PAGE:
Section 9-6.14:17 of the Virginia Administrative Process Act sets forth two standards by which courts may review the validity of a state agency's decisions. In formal rulemaking and adjudicatory proceedings, the statute requires an agency to keep a record of all evidence it receives and to make decisions based on this record. Upon review, a court will look to see if there is "substantial evidence" in the record to support the agency's findings of fact. In informal rulemaking and adjudicatory proceedings, the statute does not require an agency to keep an evidentiary record. If the agency has not voluntarily made a record, the reviewing court will look at "the agency file, minutes, and records of its proceedings," and allow the agency to add more information or to prove facts in court if necessary to complete the impromptu record. In such a case, the court reviewing the agency's decision will only check to see "whether the result reached by the agency could reasonably be said, on all such proofs, to be within the scope of the legal authority of the agency."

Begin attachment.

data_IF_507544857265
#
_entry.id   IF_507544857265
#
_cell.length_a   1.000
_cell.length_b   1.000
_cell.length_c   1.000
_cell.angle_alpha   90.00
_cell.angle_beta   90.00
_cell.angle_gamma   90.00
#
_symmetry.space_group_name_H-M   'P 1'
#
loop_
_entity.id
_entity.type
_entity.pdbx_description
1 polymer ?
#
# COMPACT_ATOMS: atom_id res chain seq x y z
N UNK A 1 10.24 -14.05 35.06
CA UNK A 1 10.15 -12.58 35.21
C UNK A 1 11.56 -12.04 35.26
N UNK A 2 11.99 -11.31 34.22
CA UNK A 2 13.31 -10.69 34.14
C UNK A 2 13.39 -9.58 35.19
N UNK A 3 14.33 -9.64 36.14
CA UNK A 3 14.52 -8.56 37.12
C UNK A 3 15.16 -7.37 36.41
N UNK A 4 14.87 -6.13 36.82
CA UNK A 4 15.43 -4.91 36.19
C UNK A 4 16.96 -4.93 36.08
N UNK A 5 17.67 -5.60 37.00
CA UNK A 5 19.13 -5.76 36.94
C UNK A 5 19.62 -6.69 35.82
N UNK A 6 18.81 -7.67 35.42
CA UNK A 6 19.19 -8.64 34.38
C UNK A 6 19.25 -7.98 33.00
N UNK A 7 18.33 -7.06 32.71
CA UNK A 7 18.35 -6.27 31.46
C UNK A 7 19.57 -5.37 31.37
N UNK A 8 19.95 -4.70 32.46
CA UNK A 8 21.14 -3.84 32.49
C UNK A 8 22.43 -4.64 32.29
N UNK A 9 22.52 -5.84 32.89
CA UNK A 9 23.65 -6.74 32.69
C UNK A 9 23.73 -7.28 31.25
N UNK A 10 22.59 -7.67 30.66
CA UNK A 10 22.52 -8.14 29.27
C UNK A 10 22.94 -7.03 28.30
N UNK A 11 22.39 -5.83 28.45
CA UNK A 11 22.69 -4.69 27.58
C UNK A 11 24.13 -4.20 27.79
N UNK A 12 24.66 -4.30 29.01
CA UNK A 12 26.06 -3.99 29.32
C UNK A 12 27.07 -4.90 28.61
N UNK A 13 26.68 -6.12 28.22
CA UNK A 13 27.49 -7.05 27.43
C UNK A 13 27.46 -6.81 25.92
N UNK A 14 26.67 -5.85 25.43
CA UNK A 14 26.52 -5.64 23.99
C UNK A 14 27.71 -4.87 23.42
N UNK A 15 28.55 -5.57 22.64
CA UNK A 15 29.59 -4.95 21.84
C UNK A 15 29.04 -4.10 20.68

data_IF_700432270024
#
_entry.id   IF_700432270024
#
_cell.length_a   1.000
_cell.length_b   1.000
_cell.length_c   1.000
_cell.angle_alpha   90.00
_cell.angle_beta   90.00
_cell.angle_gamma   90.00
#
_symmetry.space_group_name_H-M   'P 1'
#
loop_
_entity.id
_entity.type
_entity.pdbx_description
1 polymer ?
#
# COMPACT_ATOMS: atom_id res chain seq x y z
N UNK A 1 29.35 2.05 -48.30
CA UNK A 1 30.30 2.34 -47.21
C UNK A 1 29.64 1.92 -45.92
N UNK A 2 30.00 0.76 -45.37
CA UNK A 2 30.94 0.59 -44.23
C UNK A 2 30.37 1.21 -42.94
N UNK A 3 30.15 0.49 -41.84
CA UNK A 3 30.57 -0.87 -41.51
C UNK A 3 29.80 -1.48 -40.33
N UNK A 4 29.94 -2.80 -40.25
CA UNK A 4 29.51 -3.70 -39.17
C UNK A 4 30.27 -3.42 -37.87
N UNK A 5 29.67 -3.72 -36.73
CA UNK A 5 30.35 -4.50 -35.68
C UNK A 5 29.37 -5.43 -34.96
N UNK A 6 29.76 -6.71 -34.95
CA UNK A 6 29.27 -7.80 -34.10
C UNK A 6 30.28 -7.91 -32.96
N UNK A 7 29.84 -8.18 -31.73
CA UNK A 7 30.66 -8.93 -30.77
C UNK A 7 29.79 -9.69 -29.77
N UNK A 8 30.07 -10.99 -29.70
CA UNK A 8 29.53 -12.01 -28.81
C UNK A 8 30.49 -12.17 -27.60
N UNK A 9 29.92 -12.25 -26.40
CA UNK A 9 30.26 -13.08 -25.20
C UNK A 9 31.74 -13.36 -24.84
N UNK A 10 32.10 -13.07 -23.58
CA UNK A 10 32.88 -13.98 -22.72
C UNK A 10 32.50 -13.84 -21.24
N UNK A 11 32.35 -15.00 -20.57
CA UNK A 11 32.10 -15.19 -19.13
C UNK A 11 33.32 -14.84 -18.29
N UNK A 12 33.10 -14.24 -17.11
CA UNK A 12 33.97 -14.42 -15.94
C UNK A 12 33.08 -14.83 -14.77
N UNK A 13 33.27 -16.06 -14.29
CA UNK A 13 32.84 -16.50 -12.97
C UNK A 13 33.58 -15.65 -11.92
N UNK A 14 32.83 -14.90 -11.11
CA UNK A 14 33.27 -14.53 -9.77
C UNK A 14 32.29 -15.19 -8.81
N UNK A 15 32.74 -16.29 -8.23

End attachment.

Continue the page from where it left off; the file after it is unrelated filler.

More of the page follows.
Mary R. Carter,
Standards of Judicial Review in the Virginia Administrative Process Act,
U. Rich. L. Rev.
Available at: https://scholarship.richmond.edu/lawreview/vol30/iss3/8